The State called Lieutenant Gilmore, who testified that on or about March 11, 1998, Claimant was being moved from C-Block to B-Block, Cell 106. The Claimant was in shackles and leg irons. When the leg irons were removed, Claimant kicked him in the left knee. Three other correction officers on the detail took control of the Claimant to prevent further injury. More specifically, Correction Officers Banks and Carpenter, who were on the detail, pinned Claimant face down on his cell bed. Officer Banks controlled the upper body of Claimant by placing his weight on the inmate's back and pinning the inmate's arms with his own. Correction Officers Carpenter and Weed controlled the inmate's legs with body holds by wrapping their arms around the inmate's lower body. At the same time Officer Squires removed the waist chain and applied a retention strap to the handcuffs. During the course of this altercation Claimant was continuously screaming at Lieutenant Gilmore "this is all about Attica, the next time I will kill you". The State also called Correction Officers Banks, Carpenter, and Squires, who all confirmed the testimony of Lieutenant Gilmore, that on or about March 11, 1998, as the Claimant was being placed in B-Block, Cell 106, he kicked Lieutenant Gilmore in his left knee as soon as his leg restraints had been removed. Correction Officers Banks, Carpenter, and Squires then testified they restrained Claimant, all stating that Claimant was forced onto the bed in Cell 106 and in fact restrained to prevent further assault to Lieutenant Gilmore or any of the other correction officers in the transport detail. The State also submitted Exhibit G, a copy of the Claimant's health record, showing that the Claimant was seen by Facility medical staff immediately after this use of force. The medical record of this examination (St. Ex. G) notes simple bruising, contusions, and abrasions to Claimant . Advil was prescribed to Claimant as well as "Betadine 2 pads - to cleanse abrasions" and "Polysporin ont. - apply to abrasions". (St. Ex. G). No other medical treatment was required.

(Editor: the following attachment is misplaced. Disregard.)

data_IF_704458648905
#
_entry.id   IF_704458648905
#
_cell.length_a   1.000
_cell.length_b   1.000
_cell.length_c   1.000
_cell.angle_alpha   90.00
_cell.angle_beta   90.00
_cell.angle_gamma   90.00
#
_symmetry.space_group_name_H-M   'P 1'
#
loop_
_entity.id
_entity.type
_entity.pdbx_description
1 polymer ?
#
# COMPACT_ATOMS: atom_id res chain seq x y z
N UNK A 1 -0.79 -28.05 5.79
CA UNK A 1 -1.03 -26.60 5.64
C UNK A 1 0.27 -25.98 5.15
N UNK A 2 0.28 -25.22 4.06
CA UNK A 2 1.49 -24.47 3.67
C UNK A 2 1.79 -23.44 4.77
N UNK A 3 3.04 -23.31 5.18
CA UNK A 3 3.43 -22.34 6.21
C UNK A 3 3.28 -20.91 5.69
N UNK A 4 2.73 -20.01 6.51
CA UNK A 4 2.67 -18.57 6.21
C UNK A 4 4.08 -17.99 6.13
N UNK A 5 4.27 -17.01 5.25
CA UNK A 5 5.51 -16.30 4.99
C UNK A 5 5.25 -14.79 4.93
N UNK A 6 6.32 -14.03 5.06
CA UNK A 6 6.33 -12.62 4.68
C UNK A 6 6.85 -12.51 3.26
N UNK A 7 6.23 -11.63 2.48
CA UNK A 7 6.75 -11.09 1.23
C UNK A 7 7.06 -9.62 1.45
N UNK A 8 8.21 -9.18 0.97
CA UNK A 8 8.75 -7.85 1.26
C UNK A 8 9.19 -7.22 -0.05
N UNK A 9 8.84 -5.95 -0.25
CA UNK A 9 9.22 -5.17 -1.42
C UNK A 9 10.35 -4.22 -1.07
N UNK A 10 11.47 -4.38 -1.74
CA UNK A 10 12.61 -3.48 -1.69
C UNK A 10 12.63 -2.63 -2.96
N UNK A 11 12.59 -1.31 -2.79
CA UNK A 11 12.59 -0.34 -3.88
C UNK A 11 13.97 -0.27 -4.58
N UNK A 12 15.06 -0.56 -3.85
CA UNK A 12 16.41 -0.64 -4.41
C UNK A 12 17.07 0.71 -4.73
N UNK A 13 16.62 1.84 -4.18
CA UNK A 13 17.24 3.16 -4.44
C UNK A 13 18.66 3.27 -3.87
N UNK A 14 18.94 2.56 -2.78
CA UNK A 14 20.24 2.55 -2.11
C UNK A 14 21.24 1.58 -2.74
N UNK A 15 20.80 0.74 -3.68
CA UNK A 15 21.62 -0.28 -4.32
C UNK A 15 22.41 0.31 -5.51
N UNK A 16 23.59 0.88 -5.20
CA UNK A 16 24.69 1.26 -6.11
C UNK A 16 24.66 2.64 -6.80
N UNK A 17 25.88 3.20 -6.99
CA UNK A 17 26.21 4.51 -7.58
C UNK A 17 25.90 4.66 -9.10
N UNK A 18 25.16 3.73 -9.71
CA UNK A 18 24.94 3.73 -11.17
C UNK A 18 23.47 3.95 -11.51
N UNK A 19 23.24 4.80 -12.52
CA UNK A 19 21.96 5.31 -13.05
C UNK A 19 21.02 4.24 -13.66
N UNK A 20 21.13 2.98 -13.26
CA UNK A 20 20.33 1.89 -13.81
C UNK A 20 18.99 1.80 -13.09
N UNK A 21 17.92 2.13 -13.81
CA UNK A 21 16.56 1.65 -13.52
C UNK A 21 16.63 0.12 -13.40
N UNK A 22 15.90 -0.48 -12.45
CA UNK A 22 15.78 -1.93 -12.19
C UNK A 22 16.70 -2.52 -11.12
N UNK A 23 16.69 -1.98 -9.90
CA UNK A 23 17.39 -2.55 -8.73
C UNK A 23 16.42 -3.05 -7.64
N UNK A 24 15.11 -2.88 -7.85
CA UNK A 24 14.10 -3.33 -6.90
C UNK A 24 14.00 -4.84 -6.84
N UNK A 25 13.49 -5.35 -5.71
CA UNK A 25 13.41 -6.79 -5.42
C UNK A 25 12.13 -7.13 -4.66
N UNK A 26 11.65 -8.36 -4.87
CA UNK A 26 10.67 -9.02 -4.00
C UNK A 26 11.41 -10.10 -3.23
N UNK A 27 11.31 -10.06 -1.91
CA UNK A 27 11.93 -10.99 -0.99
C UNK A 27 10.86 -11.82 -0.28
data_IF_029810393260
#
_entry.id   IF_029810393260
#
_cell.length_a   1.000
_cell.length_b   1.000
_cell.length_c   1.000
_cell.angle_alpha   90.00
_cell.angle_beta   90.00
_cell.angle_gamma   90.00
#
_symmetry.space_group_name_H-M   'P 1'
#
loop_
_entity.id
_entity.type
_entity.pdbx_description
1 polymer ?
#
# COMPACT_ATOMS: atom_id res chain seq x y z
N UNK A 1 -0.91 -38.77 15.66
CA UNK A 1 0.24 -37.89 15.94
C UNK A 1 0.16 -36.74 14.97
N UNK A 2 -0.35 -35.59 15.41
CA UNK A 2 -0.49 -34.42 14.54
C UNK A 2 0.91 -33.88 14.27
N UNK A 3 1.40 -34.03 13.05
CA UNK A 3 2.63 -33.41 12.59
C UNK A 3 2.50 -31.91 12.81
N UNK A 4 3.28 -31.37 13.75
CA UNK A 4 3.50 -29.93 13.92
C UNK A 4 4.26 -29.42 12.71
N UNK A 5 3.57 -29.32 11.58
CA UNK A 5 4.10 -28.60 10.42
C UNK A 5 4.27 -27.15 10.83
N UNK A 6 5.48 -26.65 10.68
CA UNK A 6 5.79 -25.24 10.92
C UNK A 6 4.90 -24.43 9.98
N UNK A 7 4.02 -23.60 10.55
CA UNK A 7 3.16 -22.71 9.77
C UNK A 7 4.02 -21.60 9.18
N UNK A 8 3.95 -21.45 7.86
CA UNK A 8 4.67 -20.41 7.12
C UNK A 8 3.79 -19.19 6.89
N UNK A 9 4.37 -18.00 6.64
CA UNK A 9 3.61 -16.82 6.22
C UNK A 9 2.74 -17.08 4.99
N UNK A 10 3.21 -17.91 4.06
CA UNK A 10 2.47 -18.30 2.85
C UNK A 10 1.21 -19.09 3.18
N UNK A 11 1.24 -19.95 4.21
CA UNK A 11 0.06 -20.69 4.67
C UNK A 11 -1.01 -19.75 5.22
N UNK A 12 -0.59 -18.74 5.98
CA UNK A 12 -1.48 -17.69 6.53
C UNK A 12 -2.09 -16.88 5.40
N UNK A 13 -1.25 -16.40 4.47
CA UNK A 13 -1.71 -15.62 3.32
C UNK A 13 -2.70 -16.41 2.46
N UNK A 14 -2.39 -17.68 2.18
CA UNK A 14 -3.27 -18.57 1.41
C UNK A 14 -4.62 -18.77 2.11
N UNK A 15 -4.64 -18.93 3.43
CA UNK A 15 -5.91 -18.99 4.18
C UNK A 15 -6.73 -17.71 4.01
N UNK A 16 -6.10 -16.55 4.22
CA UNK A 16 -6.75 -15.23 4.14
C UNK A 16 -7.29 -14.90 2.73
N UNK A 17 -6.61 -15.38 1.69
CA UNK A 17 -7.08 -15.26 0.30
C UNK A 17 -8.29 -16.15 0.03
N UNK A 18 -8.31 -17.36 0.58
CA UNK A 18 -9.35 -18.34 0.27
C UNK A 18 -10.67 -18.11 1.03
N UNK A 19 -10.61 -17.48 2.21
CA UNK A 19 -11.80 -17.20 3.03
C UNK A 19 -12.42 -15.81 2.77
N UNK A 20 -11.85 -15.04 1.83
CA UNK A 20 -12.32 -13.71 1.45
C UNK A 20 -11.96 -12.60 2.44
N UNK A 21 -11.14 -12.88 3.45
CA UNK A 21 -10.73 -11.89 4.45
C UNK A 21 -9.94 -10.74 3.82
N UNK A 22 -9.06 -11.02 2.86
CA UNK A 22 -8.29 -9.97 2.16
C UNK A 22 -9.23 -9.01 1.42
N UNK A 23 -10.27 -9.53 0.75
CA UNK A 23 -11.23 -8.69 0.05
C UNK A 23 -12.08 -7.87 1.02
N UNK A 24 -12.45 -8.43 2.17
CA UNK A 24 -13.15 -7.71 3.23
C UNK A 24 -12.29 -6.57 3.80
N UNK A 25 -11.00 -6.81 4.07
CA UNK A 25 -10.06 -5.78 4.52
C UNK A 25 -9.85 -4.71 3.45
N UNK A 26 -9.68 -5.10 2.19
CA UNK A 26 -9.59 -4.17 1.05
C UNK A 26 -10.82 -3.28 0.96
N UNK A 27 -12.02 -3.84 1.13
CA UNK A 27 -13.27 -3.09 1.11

Correction officers are charged with the unenviable task of maintaining order and discipline in correctional facilities under stressful circumstances. (